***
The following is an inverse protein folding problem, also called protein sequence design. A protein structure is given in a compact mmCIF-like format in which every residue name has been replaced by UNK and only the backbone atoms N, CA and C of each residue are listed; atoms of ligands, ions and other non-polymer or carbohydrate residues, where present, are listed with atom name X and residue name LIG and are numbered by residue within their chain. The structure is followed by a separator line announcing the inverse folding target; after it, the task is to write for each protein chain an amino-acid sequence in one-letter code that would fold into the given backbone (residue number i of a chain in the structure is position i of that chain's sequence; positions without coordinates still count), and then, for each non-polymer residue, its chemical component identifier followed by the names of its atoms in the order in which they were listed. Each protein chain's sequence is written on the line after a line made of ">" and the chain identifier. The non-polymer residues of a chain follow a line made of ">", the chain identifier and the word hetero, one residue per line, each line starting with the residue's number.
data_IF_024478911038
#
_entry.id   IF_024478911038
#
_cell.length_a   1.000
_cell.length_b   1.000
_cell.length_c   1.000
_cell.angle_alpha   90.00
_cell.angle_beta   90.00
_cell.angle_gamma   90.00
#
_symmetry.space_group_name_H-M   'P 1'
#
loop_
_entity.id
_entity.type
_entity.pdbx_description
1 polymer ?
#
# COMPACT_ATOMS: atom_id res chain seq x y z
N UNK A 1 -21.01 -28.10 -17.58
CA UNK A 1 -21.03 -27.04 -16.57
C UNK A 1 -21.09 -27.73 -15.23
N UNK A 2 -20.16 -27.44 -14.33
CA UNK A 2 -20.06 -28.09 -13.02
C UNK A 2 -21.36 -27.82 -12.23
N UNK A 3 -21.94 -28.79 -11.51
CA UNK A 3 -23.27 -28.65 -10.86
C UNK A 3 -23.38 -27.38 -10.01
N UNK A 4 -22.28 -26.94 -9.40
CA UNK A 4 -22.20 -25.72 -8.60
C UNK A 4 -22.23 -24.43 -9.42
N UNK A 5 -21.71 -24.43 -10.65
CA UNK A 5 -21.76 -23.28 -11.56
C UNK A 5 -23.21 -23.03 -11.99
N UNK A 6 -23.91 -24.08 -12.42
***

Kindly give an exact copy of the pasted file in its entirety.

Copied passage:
The following is an inverse protein folding problem, also called protein sequence design. A protein structure is given in a compact mmCIF-like format in which every residue name has been replaced by UNK and only the backbone atoms N, CA and C of each residue are listed; atoms of ligands, ions and other non-polymer or carbohydrate residues, where present, are listed with atom name X and residue name LIG and are numbered by residue within their chain. The structure is followed by a separator line announcing the inverse folding target; after it, the task is to write for each protein chain an amino-acid sequence in one-letter code that would fold into the given backbone (residue number i of a chain in the structure is position i of that chain's sequence; positions without coordinates still count), and then, for each non-polymer residue, its chemical component identifier followed by the names of its atoms in the order in which they were listed. Each protein chain's sequence is written on the line after a line made of ">" and the chain identifier. The non-polymer residues of a chain follow a line made of ">", the chain identifier and the word hetero, one residue per line, each line starting with the residue's number.
data_IF_024478911038
#
_entry.id   IF_024478911038
#
_cell.length_a   1.000
_cell.length_b   1.000
_cell.length_c   1.000
_cell.angle_alpha   90.00
_cell.angle_beta   90.00
_cell.angle_gamma   90.00
#
_symmetry.space_group_name_H-M   'P 1'
#
loop_
_entity.id
_entity.type
_entity.pdbx_description
1 polymer ?
#
# COMPACT_ATOMS: atom_id res chain seq x y z
N UNK A 1 -21.01 -28.10 -17.58
CA UNK A 1 -21.03 -27.04 -16.57
C UNK A 1 -21.09 -27.73 -15.23
N UNK A 2 -20.16 -27.44 -14.33
CA UNK A 2 -20.06 -28.09 -13.02
C UNK A 2 -21.36 -27.82 -12.23
N UNK A 3 -21.94 -28.79 -11.51
CA UNK A 3 -23.27 -28.65 -10.86
C UNK A 3 -23.38 -27.38 -10.01
N UNK A 4 -22.28 -26.94 -9.40
CA UNK A 4 -22.20 -25.72 -8.60
C UNK A 4 -22.23 -24.43 -9.42
N UNK A 5 -21.71 -24.43 -10.65
CA UNK A 5 -21.76 -23.28 -11.56
C UNK A 5 -23.21 -23.03 -11.99
N UNK A 6 -23.91 -24.08 -12.42